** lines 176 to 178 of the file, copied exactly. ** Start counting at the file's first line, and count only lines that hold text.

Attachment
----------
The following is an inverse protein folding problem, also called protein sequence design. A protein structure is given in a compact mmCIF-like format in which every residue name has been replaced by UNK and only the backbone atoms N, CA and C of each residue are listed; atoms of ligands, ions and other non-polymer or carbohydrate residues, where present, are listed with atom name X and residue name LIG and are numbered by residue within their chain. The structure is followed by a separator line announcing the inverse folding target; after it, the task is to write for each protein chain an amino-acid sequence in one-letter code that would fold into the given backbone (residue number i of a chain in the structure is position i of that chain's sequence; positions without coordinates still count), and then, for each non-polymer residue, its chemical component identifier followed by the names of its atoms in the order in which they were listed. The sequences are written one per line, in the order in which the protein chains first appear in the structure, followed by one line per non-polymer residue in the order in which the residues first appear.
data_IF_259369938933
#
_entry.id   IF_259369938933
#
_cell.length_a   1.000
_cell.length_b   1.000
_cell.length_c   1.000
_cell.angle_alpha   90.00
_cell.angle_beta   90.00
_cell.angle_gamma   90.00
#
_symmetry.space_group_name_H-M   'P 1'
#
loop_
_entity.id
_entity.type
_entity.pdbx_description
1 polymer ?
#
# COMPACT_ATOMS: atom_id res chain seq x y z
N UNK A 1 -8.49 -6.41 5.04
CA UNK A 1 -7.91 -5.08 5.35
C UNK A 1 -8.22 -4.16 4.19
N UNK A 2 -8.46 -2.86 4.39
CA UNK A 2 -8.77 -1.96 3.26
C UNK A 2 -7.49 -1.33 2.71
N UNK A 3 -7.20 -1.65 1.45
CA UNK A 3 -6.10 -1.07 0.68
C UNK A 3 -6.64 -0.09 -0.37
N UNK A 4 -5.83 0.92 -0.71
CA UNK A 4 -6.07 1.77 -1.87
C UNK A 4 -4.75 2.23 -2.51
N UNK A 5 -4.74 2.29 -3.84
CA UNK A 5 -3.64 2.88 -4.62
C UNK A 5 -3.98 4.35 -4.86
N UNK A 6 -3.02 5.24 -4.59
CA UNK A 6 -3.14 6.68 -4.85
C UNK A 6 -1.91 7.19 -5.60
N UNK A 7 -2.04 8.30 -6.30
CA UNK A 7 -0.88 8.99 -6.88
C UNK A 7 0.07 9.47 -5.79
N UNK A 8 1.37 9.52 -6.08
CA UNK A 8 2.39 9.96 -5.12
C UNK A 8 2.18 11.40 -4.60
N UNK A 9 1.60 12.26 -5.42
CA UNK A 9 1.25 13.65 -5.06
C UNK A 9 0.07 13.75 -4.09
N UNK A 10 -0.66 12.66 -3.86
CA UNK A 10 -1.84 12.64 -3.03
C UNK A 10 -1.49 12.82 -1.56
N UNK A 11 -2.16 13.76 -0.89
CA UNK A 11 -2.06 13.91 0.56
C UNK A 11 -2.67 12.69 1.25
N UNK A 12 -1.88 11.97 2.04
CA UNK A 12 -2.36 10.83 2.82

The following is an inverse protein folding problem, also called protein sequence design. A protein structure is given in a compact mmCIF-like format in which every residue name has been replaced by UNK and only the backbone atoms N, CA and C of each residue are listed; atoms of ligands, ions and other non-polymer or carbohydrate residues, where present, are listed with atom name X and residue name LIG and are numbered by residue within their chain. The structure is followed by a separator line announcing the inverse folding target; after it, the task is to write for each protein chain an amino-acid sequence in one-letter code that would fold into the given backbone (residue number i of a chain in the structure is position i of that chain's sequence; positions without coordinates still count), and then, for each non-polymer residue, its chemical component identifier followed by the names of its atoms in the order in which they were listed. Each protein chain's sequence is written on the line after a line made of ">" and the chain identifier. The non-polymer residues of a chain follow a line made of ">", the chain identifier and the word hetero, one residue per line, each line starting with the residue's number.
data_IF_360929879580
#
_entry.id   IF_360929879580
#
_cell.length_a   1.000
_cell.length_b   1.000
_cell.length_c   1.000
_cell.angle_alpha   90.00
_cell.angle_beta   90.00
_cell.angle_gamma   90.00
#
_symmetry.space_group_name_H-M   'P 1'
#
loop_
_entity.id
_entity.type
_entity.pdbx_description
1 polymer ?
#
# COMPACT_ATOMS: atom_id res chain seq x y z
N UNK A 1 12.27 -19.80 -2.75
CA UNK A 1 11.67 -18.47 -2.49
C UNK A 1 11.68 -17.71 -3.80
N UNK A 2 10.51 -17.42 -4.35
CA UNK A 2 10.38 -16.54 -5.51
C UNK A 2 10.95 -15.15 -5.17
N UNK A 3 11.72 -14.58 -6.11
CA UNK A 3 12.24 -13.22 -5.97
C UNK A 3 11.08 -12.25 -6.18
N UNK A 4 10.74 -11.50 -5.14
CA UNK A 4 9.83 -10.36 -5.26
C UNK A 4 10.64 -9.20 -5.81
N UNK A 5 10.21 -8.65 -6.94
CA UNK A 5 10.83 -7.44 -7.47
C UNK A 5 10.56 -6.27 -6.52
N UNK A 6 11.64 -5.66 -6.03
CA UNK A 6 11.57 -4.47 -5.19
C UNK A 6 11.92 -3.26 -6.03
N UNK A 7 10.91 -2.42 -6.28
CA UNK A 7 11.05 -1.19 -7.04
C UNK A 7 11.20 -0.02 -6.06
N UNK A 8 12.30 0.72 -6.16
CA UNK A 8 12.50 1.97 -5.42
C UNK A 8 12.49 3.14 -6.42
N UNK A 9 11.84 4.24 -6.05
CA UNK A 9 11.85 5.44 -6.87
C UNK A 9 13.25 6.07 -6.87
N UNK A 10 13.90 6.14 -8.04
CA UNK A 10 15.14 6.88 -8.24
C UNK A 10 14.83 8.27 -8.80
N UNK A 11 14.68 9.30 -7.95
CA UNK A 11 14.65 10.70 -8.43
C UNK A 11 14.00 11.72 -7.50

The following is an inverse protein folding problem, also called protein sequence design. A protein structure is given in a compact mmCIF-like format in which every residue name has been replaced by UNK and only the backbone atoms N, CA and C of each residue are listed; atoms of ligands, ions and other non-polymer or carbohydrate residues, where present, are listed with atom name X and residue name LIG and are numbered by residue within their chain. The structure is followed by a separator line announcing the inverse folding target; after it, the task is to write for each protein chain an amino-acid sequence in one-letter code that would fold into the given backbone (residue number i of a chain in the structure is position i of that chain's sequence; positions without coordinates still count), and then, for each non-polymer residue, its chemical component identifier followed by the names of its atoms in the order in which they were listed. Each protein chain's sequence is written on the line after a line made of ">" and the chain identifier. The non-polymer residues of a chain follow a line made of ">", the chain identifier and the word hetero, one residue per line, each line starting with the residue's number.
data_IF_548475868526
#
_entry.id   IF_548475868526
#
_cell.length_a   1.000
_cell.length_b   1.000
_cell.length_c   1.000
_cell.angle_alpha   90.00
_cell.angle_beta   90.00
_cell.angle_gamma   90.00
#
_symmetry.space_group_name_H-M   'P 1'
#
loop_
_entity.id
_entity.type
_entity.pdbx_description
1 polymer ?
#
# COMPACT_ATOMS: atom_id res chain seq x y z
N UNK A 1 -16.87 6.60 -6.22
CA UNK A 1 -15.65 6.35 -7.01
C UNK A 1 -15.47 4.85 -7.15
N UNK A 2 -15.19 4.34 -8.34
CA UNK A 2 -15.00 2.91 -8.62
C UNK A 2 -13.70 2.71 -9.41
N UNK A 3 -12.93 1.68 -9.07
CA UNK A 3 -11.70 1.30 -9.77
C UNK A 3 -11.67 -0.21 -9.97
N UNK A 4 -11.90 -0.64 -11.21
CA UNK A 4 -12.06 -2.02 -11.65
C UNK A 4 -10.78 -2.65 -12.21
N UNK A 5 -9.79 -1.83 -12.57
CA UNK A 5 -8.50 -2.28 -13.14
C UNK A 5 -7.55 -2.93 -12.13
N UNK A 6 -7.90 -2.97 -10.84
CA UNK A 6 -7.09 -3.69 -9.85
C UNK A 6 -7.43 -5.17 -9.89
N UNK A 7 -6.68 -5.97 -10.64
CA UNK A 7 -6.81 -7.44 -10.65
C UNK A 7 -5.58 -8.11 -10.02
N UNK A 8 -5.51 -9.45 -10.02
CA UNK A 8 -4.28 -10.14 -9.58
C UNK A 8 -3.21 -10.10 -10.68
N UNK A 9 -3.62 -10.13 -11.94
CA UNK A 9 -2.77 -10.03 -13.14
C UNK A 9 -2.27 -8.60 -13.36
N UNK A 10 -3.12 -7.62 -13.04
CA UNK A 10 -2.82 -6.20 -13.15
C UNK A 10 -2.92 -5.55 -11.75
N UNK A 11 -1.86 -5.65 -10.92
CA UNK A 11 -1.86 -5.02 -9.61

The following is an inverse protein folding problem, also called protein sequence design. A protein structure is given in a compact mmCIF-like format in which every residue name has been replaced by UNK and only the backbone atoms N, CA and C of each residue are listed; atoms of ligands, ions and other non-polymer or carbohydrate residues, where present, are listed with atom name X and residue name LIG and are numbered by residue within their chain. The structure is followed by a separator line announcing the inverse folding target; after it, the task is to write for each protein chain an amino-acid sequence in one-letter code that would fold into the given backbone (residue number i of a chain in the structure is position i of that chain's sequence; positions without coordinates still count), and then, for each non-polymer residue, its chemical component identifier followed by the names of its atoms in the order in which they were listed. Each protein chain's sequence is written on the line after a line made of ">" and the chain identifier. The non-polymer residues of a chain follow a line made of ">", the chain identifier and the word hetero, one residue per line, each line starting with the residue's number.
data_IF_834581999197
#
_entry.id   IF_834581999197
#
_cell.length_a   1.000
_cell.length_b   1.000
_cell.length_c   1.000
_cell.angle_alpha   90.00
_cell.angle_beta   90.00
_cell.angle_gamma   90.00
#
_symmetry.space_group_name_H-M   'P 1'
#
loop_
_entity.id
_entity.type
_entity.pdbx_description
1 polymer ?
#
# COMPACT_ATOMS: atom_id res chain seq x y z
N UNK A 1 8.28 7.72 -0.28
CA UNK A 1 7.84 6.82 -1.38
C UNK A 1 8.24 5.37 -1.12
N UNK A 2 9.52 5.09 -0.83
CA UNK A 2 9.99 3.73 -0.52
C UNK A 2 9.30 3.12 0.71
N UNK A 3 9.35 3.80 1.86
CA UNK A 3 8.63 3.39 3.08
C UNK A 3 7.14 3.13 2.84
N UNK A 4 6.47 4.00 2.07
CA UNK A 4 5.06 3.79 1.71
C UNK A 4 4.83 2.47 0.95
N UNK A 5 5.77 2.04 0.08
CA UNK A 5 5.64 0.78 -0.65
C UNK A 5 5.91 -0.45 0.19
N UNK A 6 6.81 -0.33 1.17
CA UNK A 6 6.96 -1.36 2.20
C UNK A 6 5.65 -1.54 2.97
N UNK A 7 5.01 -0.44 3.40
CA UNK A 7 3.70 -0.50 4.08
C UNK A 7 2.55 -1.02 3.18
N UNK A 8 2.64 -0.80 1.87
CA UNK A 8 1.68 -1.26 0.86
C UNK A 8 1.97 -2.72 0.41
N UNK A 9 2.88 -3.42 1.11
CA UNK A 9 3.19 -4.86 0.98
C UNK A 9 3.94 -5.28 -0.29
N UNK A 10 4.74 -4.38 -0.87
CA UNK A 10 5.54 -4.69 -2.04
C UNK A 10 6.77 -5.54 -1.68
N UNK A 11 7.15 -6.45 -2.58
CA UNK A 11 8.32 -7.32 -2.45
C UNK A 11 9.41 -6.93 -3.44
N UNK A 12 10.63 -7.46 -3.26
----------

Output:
_symmetry.space_group_name_H-M   'P 1'
#
loop_